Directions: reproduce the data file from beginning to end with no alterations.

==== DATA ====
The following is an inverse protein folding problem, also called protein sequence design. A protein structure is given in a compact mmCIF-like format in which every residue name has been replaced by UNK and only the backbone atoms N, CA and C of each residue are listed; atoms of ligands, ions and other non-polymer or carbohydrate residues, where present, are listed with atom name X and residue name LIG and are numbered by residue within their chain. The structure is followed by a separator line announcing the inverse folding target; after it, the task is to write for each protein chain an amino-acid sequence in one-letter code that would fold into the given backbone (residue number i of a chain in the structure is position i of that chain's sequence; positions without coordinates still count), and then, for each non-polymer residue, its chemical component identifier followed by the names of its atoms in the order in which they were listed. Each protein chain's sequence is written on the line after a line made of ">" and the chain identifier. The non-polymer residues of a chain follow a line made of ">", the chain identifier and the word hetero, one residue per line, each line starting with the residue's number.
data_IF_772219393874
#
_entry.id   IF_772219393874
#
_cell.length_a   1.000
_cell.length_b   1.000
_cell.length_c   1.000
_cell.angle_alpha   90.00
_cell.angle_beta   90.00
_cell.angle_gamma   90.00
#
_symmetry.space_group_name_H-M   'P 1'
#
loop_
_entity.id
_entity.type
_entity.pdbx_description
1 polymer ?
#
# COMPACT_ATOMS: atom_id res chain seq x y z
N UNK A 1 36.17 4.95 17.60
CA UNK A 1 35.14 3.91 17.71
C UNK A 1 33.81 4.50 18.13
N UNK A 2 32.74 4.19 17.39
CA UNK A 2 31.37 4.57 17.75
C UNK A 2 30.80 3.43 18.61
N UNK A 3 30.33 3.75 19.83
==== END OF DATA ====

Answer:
The following is an inverse protein folding problem, also called protein sequence design. A protein structure is given in a compact mmCIF-like format in which every residue name has been replaced by UNK and only the backbone atoms N, CA and C of each residue are listed; atoms of ligands, ions and other non-polymer or carbohydrate residues, where present, are listed with atom name X and residue name LIG and are numbered by residue within their chain. The structure is followed by a separator line announcing the inverse folding target; after it, the task is to write for each protein chain an amino-acid sequence in one-letter code that would fold into the given backbone (residue number i of a chain in the structure is position i of that chain's sequence; positions without coordinates still count), and then, for each non-polymer residue, its chemical component identifier followed by the names of its atoms in the order in which they were listed. Each protein chain's sequence is written on the line after a line made of ">" and the chain identifier. The non-polymer residues of a chain follow a line made of ">", the chain identifier and the word hetero, one residue per line, each line starting with the residue's number.
data_IF_772219393874
#
_entry.id   IF_772219393874
#
_cell.length_a   1.000
_cell.length_b   1.000
_cell.length_c   1.000
_cell.angle_alpha   90.00
_cell.angle_beta   90.00
_cell.angle_gamma   90.00
#
_symmetry.space_group_name_H-M   'P 1'
#
loop_
_entity.id
_entity.type
_entity.pdbx_description
1 polymer ?
#
# COMPACT_ATOMS: atom_id res chain seq x y z
N UNK A 1 36.17 4.95 17.60
CA UNK A 1 35.14 3.91 17.71
C UNK A 1 33.81 4.50 18.13
N UNK A 2 32.74 4.19 17.39
CA UNK A 2 31.37 4.57 17.75
C UNK A 2 30.80 3.43 18.61
N UNK A 3 30.33 3.75 19.83